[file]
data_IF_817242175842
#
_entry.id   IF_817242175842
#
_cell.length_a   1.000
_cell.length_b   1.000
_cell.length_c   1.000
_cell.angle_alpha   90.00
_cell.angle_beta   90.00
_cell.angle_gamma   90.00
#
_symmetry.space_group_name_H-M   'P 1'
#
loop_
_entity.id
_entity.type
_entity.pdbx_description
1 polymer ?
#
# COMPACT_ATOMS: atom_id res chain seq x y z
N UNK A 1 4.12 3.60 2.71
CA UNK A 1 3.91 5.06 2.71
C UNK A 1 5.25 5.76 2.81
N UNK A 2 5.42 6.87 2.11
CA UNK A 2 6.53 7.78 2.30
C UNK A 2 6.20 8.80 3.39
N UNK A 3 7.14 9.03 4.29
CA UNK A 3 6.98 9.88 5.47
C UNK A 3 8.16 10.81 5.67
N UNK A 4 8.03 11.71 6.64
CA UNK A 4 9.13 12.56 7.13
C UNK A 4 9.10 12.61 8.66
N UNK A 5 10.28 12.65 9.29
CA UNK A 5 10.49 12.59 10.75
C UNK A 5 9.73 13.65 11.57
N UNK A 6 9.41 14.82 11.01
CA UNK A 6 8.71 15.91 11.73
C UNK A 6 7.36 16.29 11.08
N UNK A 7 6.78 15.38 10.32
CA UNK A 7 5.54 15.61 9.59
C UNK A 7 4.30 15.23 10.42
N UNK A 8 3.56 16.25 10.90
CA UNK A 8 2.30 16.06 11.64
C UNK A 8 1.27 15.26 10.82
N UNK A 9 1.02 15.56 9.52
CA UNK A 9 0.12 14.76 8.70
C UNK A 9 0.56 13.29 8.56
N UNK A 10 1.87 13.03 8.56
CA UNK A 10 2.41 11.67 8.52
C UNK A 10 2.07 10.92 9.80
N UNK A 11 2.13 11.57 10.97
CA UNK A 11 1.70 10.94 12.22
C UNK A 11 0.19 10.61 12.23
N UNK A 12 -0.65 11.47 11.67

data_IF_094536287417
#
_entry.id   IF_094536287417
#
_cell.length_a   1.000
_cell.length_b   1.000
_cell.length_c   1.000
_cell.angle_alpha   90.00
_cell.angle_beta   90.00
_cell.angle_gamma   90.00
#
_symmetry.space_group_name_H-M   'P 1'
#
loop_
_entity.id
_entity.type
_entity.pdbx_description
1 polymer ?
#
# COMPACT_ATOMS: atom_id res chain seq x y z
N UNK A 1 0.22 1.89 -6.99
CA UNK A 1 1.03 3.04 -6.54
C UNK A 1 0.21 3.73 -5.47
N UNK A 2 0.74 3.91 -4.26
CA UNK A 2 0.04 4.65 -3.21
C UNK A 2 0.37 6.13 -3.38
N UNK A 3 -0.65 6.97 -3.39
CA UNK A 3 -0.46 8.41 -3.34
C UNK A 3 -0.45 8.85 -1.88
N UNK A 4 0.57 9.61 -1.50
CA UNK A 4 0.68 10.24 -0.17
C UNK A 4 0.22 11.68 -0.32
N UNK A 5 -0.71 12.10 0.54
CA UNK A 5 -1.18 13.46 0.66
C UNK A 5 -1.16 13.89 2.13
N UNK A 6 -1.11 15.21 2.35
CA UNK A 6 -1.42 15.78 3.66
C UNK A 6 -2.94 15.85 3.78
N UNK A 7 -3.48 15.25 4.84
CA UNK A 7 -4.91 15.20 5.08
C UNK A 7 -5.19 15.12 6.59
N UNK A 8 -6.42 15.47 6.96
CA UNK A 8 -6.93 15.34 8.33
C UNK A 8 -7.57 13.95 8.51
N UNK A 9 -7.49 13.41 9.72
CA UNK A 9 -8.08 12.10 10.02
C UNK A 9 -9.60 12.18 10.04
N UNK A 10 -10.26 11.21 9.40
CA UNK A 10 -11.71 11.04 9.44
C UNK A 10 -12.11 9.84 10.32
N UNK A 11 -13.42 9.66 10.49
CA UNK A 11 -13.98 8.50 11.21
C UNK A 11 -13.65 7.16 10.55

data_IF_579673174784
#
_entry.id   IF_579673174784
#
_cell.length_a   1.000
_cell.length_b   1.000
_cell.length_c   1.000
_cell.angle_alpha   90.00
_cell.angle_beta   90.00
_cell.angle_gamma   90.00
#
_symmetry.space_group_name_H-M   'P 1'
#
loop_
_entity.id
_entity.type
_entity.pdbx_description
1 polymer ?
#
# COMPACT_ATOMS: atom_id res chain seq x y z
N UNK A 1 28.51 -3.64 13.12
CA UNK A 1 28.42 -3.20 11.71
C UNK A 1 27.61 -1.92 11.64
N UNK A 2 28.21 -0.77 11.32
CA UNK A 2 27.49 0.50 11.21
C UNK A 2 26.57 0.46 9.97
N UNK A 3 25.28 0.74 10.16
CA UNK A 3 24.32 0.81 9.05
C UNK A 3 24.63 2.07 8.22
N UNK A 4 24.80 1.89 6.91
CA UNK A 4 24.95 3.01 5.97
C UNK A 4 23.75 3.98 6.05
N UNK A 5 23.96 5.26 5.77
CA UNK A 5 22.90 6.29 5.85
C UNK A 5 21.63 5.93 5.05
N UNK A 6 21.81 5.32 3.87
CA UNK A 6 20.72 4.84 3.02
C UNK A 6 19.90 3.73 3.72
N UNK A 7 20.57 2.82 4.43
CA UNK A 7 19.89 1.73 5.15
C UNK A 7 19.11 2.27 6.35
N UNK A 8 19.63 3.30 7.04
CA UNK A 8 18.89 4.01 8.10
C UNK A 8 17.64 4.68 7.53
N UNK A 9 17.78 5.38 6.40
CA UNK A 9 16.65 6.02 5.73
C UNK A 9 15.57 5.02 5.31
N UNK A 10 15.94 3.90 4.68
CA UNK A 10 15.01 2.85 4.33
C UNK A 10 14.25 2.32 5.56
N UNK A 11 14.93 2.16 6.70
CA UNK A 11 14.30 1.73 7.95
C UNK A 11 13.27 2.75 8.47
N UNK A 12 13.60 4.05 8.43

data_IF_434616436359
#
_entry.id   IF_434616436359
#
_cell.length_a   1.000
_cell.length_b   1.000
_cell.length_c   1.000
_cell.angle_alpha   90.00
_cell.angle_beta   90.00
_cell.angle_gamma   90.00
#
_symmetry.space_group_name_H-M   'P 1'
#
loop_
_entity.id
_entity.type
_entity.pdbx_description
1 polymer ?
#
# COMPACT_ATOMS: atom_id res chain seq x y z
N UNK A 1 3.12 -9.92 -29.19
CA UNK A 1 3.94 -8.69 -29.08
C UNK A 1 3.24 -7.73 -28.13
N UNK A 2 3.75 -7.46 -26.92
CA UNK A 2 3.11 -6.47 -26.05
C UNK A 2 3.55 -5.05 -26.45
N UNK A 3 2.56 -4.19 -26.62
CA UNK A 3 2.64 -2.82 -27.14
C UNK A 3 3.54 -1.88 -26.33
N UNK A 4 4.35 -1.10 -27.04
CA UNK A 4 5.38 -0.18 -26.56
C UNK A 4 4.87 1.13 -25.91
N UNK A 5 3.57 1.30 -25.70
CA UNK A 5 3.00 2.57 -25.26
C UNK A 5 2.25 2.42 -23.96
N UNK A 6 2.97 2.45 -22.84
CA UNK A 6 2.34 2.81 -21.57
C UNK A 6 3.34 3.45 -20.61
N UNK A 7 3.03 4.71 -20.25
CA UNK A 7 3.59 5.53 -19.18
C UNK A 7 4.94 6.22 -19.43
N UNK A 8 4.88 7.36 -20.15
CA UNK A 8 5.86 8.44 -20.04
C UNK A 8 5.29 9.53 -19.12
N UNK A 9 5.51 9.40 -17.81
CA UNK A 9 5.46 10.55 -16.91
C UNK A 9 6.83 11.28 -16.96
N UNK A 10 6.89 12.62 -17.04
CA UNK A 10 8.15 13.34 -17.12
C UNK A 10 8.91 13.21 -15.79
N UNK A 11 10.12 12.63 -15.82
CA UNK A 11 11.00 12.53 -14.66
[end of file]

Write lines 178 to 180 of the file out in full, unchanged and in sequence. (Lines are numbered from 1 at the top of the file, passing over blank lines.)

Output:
_entity.pdbx_description
1 polymer ?
#